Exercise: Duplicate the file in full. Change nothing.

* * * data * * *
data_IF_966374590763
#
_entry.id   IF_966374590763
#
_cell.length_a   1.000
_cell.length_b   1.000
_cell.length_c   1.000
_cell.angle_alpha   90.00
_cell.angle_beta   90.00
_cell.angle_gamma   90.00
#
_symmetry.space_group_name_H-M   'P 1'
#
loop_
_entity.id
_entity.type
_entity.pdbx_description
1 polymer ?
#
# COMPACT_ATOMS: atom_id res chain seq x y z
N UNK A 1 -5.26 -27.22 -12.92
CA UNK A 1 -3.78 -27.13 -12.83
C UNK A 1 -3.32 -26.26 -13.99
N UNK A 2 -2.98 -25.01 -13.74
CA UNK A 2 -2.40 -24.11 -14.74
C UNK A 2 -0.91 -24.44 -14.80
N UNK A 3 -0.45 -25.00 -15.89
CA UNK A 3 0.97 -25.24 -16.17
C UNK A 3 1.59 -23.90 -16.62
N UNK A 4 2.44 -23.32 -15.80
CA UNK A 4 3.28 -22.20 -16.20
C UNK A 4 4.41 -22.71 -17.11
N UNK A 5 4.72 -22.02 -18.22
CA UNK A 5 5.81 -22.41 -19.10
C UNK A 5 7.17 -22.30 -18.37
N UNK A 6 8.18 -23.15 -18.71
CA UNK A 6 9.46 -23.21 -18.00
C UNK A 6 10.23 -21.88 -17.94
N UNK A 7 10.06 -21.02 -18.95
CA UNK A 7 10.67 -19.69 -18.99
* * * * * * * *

data_IF_966374590763
#
_entry.id   IF_966374590763
#
_cell.length_a   1.000
_cell.length_b   1.000
_cell.length_c   1.000
_cell.angle_alpha   90.00
_cell.angle_beta   90.00
_cell.angle_gamma   90.00
#
_symmetry.space_group_name_H-M   'P 1'
#
loop_
_entity.id
_entity.type
_entity.pdbx_description
1 polymer ?
#
# COMPACT_ATOMS: atom_id res chain seq x y z
N UNK A 1 -5.26 -27.22 -12.92
CA UNK A 1 -3.78 -27.13 -12.83
C UNK A 1 -3.32 -26.26 -13.99
N UNK A 2 -2.98 -25.01 -13.74
CA UNK A 2 -2.40 -24.11 -14.74
C UNK A 2 -0.91 -24.44 -14.80
N UNK A 3 -0.45 -25.00 -15.89
CA UNK A 3 0.97 -25.24 -16.17
C UNK A 3 1.59 -23.90 -16.62
N UNK A 4 2.44 -23.32 -15.80
CA UNK A 4 3.28 -22.20 -16.20
C UNK A 4 4.41 -22.71 -17.11
N UNK A 5 4.72 -22.02 -18.22
CA UNK A 5 5.81 -22.41 -19.10
C UNK A 5 7.17 -22.30 -18.37
N UNK A 6 8.18 -23.15 -18.71
CA UNK A 6 9.46 -23.21 -18.00
C UNK A 6 10.23 -21.88 -17.94
N UNK A 7 10.06 -21.02 -18.95
CA UNK A 7 10.67 -19.69 -18.99